J. & C.'s Movie Reviews

Our Notes on Movies Made Public

Archive for the ‘Western’ Category

True Grit (2010)

Posted by J on December 24, 2010

This is a Western where the women are tough and the men are tougher.  True Grit honors the time and place of post-Civil War Arkansas.    It takes on the spirit of the 1969 original and, assuming you prefer a degree of realism, trumps it.

The story is probably familiar.  A 14-year old woman, Mattie Cole, hires a U.S. Marshall to track down her father’s killer.  This Marshall is Reuben “Rooster” Cogburn, a man that other people say have “true grit.”  Mattie has to talk Cogburn into taking on the job, which is to bring the killer back to court, to be tried and executed under Arkansas law.  Cogburn agrees, but leaves Mattie behind as he heads into Choctaw country.  Bold, but also concerned about Rooster running off with her money, Mattie follows him.  The two are accompanied by LaBoeuf, a Texas Ranger, who doesn’t always get along with either Rooster or Mattie.

There is some gunplay here, of course, and an inevitable showdown.  But the most important feature for all the characters in the movie is their ability to talk.  Because the Coens wrote the movie in a high, mid-nineteenth century dialect, it’ll take a trained ear and a decent vocabulary to watch this movie.  I’ve seen elsewhere that other people have dubbed the movie’s dialogue as “Western Shakespeare,” which is an insult to Shakespeare and to the Coens.  Instead, of all the characters seem to be highly educated Mark Twain characters.  It is even a bit much; read Twain and you’ll see that different degrees of education and experience call for different ways of talking.  It’s a little frustrating that everyone in True Grit talks like the The King but not really anyone talks like Huck Finn. Yet this emphasis on talking is smart.  Tall tales were a primary feature of the Southwest and West, thanks to the locals’ ability to tell a good yarn.  Cogburn seems like not just a character from a tall tale, but someone who could make up one.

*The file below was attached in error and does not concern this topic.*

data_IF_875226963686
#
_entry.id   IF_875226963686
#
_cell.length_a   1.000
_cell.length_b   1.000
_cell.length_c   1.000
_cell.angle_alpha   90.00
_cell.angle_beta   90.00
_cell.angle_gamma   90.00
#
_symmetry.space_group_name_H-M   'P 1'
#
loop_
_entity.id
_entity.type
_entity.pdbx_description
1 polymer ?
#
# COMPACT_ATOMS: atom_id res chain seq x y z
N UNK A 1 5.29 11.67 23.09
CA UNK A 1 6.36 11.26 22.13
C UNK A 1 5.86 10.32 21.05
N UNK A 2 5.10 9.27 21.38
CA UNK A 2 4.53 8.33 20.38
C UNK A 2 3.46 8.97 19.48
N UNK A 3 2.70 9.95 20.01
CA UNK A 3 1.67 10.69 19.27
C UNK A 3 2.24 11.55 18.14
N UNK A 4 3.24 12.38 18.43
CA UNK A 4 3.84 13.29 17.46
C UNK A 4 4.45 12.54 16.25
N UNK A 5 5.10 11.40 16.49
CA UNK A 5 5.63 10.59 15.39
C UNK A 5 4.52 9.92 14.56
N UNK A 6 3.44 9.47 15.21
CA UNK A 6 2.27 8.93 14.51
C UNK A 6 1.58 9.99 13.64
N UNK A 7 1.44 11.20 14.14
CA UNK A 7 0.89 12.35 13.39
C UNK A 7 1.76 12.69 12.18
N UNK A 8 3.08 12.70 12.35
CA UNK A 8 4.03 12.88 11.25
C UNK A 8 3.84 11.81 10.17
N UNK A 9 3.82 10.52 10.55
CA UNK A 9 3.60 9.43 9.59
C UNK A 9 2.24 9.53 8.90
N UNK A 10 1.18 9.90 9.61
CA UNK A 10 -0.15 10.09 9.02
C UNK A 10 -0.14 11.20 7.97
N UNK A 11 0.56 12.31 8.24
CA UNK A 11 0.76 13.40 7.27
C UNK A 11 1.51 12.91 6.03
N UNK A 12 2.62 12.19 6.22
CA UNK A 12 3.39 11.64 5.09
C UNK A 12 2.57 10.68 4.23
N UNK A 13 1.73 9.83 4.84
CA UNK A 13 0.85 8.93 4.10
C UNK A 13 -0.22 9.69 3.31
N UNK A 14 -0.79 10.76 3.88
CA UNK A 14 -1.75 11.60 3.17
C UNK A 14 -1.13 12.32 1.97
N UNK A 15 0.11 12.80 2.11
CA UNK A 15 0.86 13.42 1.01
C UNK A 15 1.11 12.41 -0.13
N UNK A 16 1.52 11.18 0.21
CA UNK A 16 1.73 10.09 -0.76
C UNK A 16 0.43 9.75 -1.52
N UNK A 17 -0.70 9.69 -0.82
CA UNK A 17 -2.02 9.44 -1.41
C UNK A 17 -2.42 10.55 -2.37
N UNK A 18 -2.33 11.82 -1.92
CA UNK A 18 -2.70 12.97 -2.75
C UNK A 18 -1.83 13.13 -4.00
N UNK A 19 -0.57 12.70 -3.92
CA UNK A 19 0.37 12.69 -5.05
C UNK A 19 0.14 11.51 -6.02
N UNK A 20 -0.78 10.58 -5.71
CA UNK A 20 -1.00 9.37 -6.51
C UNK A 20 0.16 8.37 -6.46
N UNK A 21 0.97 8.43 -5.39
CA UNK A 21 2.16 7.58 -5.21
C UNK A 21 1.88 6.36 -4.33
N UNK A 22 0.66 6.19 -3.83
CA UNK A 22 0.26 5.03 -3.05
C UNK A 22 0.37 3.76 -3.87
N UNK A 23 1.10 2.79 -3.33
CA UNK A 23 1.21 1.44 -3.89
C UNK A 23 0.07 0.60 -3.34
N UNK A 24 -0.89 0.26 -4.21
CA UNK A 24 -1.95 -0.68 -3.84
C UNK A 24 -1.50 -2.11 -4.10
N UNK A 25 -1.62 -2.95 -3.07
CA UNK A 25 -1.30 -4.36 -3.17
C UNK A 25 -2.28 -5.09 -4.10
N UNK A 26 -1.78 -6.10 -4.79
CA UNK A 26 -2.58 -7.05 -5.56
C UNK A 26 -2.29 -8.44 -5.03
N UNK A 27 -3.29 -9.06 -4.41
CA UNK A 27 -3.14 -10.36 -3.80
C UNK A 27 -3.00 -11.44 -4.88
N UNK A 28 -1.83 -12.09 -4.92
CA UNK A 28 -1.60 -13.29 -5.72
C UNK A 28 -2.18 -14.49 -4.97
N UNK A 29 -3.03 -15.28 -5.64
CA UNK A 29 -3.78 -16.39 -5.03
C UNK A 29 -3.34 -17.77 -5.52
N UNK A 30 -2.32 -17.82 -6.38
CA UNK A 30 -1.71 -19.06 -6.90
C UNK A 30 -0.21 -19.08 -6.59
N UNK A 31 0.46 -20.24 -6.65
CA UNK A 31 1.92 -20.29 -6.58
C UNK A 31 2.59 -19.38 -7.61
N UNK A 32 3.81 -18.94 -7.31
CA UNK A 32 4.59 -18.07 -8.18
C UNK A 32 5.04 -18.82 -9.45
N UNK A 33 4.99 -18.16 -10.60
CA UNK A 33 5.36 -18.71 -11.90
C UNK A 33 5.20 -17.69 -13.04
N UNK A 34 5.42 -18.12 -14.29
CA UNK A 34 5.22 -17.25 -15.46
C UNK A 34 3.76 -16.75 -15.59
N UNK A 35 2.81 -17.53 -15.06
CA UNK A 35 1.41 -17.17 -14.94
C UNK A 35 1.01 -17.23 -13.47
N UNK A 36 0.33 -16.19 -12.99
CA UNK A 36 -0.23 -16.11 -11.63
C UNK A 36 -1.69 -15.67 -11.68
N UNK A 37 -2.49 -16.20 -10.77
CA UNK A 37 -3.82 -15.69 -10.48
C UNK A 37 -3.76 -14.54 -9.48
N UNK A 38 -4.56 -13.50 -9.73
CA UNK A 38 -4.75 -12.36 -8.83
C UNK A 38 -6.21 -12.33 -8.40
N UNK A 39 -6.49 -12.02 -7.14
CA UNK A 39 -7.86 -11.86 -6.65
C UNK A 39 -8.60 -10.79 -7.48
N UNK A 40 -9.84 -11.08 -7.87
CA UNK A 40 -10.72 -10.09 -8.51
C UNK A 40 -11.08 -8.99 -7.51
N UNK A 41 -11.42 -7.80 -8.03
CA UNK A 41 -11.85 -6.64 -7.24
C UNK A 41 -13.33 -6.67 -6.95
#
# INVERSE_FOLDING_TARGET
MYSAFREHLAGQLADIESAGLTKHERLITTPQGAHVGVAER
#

The characters talk well and use wit to improve their situations.  The movie’s opens with Mattie bargaining with a horse trader.  The next scene features Rooster testifying in court.  These are long scenes–slow ones to the modern moviegoer–but they establish the necessity in this world of speaking well and bargaining well.  This becomes useful when, late in the movie, Mattie tries to bargain with Ned Pepper.  The nice thing about the movie is that no one is out to harmfully deceive, ala the King and the Duke.  LaBoeuf is a bit of a braggart, but seems to believe what he’s saying about the honor of Texas Rangers.  There’s not a dishonorable character here, including the villains.

Unexpectedly, Mattie is the star.  In a movie with Jeff Bridges and Matt Damon, her character outshines them all.  You will wonder why there can’t be more young women like her today.  You will in fact long for the increased frequency of this type of woman.